Profit Off the No. 1 Threat to Banks

By: Keith Kaplan

Jul 09, 2021 | Investing StrategiesNews

I want to draw your attention to a story from last week.

Maybe you were too busy celebrating the Dow’s rebound and missed it.

Or you cheered the big earnings report from Levi Strauss (LEVI).

Or maybe you went away for the weekend.

But this was big; it’s a story you cannot ignore.

When Federal Reserve Chairman Jerome Powell spoke in April on 60 Minutes, most people ignored his warning.

Not about rates. Not about the economy. But about cybersecurity.

There’s a reason hackers may cost global banks $100 billion each year.

And on Thursday, Morgan Stanley proved why.

Here’s What Went Wrong                     

In April, Powell said that cyberattacks are the biggest threat to banks.

But implementing sufficient cybersecurity to protect against them has also become their largest cost.

I wrote at the time that JPMorgan (JPM) and Goldman Sachs (GS) are giant banks that can hire the best cybersecurity professionals in the world. JPMorgan reportedly paid $600 million in 2018 for cybersecurity protection, according to a letter that year from CEO Jamie Dimon to shareholders.

Yet these banks are still vulnerable to cyberattacks. What makes them the most susceptible are third-party vendors with access to their systems.

Morgan Stanley is one of the largest investment banks on Wall Street.

And hackers found a backdoor into their system. Hackers breached a Morgan Stanley vendor’s access to the bank’s server and stole personal information on the banking customers.

The vendor is named Guidehouse. It provides account maintenance services to Morgan Stanley’s StockPlan Connect business. The vendor told the bank in May 2021 that the hack occurred.

But  according to media outlet Bleeping Computer, evidence suggests that the hack likely started in January and wasn’t discovered until March.

Morgan Stanley has said in letters to impacted individuals that none of its applications were hacked.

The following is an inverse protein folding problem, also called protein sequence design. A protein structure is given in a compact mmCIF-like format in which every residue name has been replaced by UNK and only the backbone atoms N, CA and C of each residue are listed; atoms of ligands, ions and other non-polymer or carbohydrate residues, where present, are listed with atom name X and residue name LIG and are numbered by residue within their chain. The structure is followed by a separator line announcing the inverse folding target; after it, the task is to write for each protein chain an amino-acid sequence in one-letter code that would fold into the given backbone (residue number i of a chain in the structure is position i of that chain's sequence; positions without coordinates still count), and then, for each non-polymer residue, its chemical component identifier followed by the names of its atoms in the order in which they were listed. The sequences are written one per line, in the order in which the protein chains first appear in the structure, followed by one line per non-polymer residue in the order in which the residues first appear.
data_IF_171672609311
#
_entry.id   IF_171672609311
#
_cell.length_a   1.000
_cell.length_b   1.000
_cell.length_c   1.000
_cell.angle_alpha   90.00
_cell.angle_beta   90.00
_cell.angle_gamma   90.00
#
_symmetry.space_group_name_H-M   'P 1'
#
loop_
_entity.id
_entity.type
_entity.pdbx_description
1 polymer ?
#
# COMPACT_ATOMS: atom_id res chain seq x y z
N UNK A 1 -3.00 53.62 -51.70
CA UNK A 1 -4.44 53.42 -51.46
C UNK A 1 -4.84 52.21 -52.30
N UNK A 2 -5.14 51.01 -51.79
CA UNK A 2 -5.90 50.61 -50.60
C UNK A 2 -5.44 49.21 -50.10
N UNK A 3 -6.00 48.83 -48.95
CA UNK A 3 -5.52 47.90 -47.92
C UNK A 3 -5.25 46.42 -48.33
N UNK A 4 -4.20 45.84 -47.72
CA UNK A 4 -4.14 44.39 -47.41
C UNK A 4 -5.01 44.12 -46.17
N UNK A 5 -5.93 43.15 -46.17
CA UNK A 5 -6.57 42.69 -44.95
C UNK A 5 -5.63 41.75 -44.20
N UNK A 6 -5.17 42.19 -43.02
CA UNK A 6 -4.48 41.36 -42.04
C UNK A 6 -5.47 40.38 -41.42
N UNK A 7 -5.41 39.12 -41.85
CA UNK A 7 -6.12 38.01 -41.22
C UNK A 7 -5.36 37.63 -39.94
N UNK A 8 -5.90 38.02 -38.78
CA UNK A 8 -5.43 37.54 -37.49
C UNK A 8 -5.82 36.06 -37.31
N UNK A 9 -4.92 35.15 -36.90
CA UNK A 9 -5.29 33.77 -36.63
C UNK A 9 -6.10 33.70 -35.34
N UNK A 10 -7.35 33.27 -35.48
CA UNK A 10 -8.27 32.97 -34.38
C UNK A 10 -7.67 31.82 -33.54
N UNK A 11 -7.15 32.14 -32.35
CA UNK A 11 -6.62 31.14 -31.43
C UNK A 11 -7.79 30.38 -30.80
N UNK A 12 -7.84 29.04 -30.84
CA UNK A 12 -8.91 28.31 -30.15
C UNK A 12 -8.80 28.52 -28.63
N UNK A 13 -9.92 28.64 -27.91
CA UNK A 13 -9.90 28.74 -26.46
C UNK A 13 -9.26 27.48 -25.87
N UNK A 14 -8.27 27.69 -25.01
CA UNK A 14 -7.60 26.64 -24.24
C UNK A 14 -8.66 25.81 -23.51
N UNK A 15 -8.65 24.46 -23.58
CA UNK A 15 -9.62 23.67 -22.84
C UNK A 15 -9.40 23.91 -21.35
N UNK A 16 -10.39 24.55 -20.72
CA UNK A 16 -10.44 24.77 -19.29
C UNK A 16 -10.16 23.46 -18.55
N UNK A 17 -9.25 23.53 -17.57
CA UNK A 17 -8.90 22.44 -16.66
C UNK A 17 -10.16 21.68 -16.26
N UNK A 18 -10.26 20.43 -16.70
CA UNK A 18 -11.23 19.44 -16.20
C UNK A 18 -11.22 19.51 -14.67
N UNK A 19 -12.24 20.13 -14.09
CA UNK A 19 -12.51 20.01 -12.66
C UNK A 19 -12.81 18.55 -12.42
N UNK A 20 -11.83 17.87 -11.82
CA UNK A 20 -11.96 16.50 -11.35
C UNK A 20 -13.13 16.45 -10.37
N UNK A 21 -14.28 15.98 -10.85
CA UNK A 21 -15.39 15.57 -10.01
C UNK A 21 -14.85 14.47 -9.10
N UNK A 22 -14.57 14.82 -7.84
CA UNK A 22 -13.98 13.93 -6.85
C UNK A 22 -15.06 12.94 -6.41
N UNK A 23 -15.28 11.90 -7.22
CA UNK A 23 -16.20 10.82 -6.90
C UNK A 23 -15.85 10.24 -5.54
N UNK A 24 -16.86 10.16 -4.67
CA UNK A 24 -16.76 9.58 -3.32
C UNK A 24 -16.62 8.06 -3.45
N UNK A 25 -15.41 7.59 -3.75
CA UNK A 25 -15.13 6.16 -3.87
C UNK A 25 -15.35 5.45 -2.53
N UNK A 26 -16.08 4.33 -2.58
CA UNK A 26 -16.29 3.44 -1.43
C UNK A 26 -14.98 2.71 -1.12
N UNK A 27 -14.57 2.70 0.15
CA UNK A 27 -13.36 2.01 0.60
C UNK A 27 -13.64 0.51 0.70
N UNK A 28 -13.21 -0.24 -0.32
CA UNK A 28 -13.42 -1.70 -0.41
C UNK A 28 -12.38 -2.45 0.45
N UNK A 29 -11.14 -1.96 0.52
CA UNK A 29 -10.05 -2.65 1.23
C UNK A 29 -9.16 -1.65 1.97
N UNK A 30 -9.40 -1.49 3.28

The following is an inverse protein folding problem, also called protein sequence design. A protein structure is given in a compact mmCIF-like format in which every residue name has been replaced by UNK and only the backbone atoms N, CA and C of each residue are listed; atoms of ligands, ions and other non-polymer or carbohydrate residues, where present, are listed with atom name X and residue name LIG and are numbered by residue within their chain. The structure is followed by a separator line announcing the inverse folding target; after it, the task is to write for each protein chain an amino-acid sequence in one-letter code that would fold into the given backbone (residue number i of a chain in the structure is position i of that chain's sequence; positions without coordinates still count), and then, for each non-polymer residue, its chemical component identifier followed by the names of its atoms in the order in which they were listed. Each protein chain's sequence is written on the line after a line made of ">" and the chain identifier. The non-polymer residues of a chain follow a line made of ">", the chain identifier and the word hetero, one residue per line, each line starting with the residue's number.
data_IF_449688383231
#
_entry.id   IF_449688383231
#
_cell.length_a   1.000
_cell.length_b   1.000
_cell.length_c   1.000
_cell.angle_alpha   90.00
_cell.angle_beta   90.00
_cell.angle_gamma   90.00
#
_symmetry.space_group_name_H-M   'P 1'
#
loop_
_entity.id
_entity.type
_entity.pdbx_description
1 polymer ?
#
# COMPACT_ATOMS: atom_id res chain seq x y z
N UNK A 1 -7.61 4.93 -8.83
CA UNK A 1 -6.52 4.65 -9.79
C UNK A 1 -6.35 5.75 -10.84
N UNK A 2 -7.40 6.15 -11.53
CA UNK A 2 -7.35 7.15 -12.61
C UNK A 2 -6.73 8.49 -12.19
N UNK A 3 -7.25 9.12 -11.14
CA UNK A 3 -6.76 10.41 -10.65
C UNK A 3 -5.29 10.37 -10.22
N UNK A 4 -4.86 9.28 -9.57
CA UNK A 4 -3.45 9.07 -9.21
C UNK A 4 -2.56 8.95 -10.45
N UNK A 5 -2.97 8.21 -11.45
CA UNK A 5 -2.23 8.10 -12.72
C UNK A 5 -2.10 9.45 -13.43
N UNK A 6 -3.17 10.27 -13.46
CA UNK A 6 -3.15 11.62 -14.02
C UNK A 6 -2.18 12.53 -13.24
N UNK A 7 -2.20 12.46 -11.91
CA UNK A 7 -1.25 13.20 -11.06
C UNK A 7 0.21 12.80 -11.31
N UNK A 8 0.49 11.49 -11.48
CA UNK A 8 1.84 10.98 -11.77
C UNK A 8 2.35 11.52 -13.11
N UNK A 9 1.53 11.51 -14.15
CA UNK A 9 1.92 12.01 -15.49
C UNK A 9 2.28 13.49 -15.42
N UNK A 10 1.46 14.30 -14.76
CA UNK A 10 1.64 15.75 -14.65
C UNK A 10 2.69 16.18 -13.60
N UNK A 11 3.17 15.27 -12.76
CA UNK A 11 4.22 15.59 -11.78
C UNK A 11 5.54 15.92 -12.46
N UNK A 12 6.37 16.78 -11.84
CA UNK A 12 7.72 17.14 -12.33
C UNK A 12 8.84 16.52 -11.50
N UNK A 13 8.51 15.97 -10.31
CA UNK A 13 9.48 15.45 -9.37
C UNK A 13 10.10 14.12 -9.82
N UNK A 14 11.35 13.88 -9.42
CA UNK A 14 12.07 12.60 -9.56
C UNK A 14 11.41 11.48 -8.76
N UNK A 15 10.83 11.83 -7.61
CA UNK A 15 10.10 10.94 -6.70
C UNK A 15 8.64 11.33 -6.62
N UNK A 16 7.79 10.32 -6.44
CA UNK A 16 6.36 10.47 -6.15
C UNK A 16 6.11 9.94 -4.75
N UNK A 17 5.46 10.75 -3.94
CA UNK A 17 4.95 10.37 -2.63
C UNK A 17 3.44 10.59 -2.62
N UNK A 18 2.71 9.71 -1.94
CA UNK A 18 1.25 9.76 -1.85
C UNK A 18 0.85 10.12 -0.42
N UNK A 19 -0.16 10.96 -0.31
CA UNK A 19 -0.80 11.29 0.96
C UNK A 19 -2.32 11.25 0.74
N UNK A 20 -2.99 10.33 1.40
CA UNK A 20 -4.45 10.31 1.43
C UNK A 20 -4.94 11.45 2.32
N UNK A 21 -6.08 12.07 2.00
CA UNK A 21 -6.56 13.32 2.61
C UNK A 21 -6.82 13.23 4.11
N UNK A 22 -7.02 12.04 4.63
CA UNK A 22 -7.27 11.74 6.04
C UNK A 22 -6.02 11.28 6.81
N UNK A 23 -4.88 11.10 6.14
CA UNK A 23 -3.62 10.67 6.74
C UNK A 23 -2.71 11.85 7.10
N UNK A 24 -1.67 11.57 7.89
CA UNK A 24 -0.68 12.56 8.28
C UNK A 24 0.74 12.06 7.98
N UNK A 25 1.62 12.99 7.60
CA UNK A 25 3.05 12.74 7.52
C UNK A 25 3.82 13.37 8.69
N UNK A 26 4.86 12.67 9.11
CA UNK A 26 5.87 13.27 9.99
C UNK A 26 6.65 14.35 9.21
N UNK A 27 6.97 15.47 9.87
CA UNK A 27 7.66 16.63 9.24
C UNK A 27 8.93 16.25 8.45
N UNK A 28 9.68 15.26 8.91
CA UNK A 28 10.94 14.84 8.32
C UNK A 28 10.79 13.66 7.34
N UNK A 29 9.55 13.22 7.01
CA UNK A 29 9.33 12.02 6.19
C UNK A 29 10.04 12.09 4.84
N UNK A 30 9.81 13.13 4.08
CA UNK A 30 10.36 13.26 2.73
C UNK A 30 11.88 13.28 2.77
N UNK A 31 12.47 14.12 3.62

Instead, the incident itself involves specific files in Guidehouse’s possession, including encrypted files, according to the bank’s letters.

But here’s what some of the breached and stolen documents did contain.

The names of people who participated in StockPlan Connect. Their last known address, their date of birth, their social security number, and company names.

Sure.

Morgan Stanley’s letter would make me feel “safe.”

Where Are the Vulnerabilities?

If you pay very close attention to the news, you’ll notice that hackers are rarely successful at attacking a company’s servers directly.

It’s more and more common for hackers to exploit database and customer information through third-party vendors. And these cyberattacks on third-party vendors can be extremely costly.

Back in 2013, Target Corp. experienced a massive breach. Hackers successfully penetrated the private data on 41 million customers through one of Target’s vendors. Target had to pay an $18.5 million settlement to the victims (its customers) after this breach.

Remember, it all happened because someone exploited access to the company’s payment information network through a third-party vendor. 

A 2020 study by Mastercard’s RiskRecon team and Cyentia Institute revealed that third-party vendors are an extraordinary threat to corporations and small businesses.

A survey of third-party risk management professionals said that 31% of their vendors represent a material risk of causing a breach. The most common organizations of those surveyed were in financial services, technology, and health care.

All three are industries that manage sensitive customer information.

And in the age of the cloud, companies are failing to ensure they have the proper protocols in place when sharing such sensitive data.

According to another survey by the Wiz research team, 82% of companies give third-party vendors access to ALL of their cloud data. This includes highly privileged information that could cause a huge security risk.

Even worse, 90% of the respondents said they were not even aware they had provided that level of clearance to their third-party vendors.

Here’s How to Invest in the Trend

If you’re not investing in cybersecurity by now, I don’t know what to tell you.

The United States economy has faced several massive cybersecurity attacks this year, including those on the Colonial Pipeline and meat supplier JBS. And earlier last week, there was a massive cyberattack that hit between 800 and 1,500 small and medium-sized businesses (SMBs) in more than a dozen nations, according to CNBC. Russian hackers have demanded $70 million to unlock the frozen computer systems of these SMBs.

These attacks are not slowing down. They are only getting more costly and more common.

Cybersecurity stocks are poised to benefit as institutions pour more and more capital into their coffers in the years ahead.

We talked about Unisys being an interesting stock back in April. It remains in the Green Zone, but is locked in a momentum side-trend. So, even though you might want to consider this IT supplier for financial services, there may be better choices.

FireEye (FEYE) moved back into the Green Zone in early June and has strong momentum.

Finally, look at cybersecurity stocks Dynatrace (DT), Fortinet (FTNT), and Cloudflare (NET). All three are in the Green Zone and have a solid uptrend.

This sector is only going to be more important in the future.

Cybersecurity is the backbone of the 21st-century economy. It’s time to invest like it is.

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